Visited here today. You can park at Belmont Centre and walk up the castle drive (ask permission, it's a site used a lot by schools so there are often a lot of children about). The stone's on the left a couple of hundred metres up the path, just inside a field which had several horses in it today. Not much to look at, about a metre high with a slight tilt to the west.
I spoke to a couple of people in the area about it, but despite having searched the Statistical Accounts and a couple of other references I can't ascertain why it is thus named - it sounds almost Danish, and certainly other stones are named after battles with the Danes. This one, however, seems to have no such tale attached to it.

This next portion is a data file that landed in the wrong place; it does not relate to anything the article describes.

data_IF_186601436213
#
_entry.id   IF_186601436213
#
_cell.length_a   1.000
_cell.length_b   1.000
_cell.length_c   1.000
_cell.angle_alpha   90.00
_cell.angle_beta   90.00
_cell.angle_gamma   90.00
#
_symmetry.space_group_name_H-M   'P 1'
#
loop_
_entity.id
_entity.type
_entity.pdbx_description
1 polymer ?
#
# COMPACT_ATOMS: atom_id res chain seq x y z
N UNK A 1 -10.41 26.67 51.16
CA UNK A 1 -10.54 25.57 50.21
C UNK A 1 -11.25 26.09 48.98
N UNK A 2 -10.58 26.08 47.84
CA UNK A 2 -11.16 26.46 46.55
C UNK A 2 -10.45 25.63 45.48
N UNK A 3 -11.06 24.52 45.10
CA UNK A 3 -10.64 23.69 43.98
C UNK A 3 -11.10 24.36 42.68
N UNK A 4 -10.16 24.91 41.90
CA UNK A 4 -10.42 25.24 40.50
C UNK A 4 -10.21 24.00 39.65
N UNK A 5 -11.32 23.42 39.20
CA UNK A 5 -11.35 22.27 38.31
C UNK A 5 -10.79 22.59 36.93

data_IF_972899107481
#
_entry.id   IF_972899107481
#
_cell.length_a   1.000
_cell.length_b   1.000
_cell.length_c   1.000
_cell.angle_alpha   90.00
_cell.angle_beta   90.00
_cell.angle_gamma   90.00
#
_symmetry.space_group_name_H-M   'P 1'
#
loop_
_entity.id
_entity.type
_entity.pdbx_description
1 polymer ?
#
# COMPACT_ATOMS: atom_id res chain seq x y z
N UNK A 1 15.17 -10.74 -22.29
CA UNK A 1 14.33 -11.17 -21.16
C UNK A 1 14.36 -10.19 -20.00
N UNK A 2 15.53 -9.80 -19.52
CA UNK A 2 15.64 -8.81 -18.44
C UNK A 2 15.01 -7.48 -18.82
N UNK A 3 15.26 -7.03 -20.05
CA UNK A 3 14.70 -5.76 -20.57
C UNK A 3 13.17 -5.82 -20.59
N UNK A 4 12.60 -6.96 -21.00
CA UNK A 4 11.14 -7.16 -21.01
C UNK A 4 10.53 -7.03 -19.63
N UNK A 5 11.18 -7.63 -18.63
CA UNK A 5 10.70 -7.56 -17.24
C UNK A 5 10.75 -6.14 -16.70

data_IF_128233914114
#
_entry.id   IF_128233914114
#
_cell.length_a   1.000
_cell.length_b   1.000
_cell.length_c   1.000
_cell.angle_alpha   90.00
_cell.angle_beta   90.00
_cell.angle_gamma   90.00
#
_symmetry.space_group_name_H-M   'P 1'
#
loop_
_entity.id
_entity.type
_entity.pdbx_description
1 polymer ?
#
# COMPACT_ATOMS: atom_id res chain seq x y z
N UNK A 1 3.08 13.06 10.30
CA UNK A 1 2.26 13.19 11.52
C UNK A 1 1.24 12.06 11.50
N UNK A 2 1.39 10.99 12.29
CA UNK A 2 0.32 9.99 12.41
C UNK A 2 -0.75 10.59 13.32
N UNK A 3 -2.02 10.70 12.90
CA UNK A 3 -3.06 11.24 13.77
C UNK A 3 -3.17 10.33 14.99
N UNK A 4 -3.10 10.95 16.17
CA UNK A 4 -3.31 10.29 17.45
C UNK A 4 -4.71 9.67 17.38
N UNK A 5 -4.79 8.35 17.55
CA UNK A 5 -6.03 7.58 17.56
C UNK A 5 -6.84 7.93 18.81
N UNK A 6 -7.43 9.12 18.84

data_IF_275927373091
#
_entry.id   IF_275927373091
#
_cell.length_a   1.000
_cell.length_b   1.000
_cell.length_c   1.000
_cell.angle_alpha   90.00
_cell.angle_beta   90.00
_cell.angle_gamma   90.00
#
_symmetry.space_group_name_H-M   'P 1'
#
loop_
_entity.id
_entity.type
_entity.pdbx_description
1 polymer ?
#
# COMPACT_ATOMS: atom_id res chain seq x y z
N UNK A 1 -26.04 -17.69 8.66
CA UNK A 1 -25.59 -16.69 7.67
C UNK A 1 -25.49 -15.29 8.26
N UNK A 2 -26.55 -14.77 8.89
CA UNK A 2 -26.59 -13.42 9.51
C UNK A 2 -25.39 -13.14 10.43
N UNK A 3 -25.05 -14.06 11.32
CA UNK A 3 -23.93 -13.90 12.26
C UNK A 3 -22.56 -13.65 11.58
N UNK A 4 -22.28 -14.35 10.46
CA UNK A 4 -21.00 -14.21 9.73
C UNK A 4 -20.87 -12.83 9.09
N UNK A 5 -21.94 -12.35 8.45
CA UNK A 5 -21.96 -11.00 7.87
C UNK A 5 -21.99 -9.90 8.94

In a field on the other side of the house is another monument to a hero of that day, to the memory of the brave young Seward, who fell, slain on the spot by Macbeth. A stupendous stone marks the place; twelve feet high above ground, and eighteen feet and a half in girth in the thickest place. The quantity below the surface of the earth only two feet eight inches; the weight, on accurate computation, amounts to twenty tons; yet I have been assured that no stone of this species is to be found within twenty miles.
From 'A Tour In Scotland and Voyage to the Hebrides, 1772' by Thomas Pennant (1776).
You were looking at the wrong sources Mr Brand! Seward's Stone is presumably named for Seward, Earl of Northumbria, who MacBeth killed. Whether or not this stone or the nearby MacBeth's Stone actually have any links with the MacBeth story I don't know.